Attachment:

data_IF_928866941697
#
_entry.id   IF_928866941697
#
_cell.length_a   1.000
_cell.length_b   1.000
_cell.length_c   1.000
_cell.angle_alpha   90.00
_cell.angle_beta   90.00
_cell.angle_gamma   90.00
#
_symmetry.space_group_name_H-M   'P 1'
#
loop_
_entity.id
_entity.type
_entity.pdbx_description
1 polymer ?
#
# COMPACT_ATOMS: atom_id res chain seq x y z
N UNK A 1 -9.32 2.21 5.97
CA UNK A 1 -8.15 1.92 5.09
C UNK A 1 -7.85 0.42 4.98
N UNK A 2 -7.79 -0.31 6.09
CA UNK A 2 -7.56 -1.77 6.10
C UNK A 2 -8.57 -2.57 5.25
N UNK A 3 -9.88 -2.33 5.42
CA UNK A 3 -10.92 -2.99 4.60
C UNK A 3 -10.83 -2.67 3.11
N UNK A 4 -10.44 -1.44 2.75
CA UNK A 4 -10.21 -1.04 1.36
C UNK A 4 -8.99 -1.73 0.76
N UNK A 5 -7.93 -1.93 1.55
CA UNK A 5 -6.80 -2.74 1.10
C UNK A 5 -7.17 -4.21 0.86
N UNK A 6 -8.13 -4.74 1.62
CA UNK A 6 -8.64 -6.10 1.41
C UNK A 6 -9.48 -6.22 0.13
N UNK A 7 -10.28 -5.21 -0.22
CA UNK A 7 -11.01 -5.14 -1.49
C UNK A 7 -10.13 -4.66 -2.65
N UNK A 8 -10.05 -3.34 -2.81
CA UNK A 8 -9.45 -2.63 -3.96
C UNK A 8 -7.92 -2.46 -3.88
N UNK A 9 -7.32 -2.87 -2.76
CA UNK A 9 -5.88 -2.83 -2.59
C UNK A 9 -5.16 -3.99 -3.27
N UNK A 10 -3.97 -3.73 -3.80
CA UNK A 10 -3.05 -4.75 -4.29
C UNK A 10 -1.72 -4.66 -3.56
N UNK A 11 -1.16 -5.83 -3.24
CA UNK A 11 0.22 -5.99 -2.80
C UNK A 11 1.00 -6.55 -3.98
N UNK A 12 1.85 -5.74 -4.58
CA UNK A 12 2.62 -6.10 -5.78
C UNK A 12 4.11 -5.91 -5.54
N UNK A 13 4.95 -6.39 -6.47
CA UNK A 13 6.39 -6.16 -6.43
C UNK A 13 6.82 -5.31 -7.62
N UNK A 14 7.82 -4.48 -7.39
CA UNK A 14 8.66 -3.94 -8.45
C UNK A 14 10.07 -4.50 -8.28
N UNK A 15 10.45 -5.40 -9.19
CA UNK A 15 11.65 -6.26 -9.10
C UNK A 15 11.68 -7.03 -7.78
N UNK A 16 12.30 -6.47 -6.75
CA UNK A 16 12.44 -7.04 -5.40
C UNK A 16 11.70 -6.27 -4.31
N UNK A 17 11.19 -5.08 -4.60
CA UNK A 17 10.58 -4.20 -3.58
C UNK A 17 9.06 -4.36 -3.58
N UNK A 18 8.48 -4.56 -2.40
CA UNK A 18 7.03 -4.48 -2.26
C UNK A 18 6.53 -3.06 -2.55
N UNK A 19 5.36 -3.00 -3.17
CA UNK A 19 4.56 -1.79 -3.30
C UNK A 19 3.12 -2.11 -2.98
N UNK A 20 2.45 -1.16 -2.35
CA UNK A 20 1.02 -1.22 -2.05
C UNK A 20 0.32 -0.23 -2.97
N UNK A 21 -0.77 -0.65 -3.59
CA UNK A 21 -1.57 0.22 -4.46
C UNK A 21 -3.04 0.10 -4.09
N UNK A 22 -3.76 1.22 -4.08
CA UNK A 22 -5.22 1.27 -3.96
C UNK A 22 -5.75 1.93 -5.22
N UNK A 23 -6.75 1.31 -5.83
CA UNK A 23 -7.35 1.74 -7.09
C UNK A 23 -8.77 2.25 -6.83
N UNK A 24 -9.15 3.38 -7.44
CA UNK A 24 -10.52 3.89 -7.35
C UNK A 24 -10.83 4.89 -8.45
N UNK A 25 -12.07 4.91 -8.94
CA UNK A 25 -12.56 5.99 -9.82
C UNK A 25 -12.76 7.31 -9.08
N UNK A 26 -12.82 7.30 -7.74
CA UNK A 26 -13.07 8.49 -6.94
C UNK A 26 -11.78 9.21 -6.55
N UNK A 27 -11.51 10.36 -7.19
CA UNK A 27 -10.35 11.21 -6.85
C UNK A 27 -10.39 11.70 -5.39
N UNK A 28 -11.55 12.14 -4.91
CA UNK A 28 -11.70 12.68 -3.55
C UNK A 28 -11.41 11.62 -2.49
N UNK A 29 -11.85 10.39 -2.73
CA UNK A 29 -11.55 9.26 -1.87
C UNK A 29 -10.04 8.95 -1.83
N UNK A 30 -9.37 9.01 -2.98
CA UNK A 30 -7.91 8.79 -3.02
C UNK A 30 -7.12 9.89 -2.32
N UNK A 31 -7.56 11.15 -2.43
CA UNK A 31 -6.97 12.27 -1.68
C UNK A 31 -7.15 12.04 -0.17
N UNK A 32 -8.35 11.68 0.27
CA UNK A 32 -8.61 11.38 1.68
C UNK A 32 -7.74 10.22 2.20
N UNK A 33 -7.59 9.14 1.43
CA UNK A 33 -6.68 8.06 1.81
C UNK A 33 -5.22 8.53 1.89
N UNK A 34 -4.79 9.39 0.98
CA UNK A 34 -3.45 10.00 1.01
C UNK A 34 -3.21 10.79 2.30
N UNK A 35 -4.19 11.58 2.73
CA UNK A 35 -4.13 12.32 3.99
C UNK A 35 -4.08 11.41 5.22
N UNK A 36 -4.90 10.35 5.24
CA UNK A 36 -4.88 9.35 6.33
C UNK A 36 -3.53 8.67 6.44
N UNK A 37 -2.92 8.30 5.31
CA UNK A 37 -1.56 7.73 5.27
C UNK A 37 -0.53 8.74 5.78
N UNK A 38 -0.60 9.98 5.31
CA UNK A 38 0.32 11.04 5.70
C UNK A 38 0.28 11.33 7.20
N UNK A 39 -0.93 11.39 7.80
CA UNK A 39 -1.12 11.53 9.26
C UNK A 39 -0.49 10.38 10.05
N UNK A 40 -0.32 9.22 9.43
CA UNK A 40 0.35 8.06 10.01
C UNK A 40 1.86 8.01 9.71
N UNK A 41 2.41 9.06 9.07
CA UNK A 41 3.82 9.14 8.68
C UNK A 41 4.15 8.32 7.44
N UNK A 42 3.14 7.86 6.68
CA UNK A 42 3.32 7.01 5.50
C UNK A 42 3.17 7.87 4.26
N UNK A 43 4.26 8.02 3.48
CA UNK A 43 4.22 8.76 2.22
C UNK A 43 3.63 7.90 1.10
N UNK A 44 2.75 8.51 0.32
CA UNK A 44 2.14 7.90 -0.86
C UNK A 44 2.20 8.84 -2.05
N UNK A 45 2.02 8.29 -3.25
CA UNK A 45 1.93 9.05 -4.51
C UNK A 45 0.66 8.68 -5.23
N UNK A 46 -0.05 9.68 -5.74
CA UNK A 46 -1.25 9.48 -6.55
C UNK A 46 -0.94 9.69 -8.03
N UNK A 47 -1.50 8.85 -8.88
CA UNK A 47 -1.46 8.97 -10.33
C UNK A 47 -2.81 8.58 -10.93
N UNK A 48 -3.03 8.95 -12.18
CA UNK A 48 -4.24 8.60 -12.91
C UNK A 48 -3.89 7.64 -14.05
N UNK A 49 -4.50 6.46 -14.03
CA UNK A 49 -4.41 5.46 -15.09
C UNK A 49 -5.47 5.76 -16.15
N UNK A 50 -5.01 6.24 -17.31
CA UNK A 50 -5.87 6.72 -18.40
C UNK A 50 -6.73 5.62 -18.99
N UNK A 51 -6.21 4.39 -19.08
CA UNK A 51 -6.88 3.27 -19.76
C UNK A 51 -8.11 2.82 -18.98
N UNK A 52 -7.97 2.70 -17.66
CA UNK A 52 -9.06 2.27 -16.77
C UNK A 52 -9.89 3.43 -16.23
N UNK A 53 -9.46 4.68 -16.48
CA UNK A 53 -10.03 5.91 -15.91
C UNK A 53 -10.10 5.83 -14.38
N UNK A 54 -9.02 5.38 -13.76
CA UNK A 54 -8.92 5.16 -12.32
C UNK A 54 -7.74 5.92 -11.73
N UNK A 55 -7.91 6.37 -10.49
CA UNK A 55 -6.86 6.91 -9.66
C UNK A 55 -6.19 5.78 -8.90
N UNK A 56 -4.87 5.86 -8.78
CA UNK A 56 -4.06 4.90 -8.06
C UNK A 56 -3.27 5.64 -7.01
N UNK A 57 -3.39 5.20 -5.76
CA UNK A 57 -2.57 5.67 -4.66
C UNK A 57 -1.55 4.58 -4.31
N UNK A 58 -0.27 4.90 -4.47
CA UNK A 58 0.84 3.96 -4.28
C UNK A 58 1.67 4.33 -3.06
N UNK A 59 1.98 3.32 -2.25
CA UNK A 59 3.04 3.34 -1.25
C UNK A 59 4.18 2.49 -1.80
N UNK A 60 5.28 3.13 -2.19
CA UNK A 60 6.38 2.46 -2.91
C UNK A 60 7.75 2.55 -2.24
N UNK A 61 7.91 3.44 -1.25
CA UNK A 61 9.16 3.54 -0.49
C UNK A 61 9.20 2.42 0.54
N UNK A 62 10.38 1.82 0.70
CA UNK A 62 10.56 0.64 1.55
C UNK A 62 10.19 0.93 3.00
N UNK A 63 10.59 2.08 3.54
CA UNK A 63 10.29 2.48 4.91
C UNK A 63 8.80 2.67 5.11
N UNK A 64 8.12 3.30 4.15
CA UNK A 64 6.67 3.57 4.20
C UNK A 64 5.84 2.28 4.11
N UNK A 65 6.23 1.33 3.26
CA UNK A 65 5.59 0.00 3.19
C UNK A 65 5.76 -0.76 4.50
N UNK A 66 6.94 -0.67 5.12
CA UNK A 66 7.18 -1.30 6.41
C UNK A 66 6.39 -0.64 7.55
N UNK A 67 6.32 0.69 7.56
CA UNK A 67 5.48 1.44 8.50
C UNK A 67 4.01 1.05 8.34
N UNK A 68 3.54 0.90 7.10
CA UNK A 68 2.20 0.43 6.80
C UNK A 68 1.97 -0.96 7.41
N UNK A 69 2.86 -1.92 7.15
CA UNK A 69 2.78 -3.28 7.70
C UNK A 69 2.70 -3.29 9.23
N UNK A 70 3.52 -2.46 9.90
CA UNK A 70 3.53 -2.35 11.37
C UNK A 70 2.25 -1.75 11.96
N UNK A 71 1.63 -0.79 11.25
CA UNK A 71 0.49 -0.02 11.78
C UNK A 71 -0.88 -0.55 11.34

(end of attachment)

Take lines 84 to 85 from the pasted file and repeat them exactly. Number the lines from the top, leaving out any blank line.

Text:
N UNK A 22 -3.76 1.22 -4.08
CA UNK A 22 -5.22 1.27 -3.96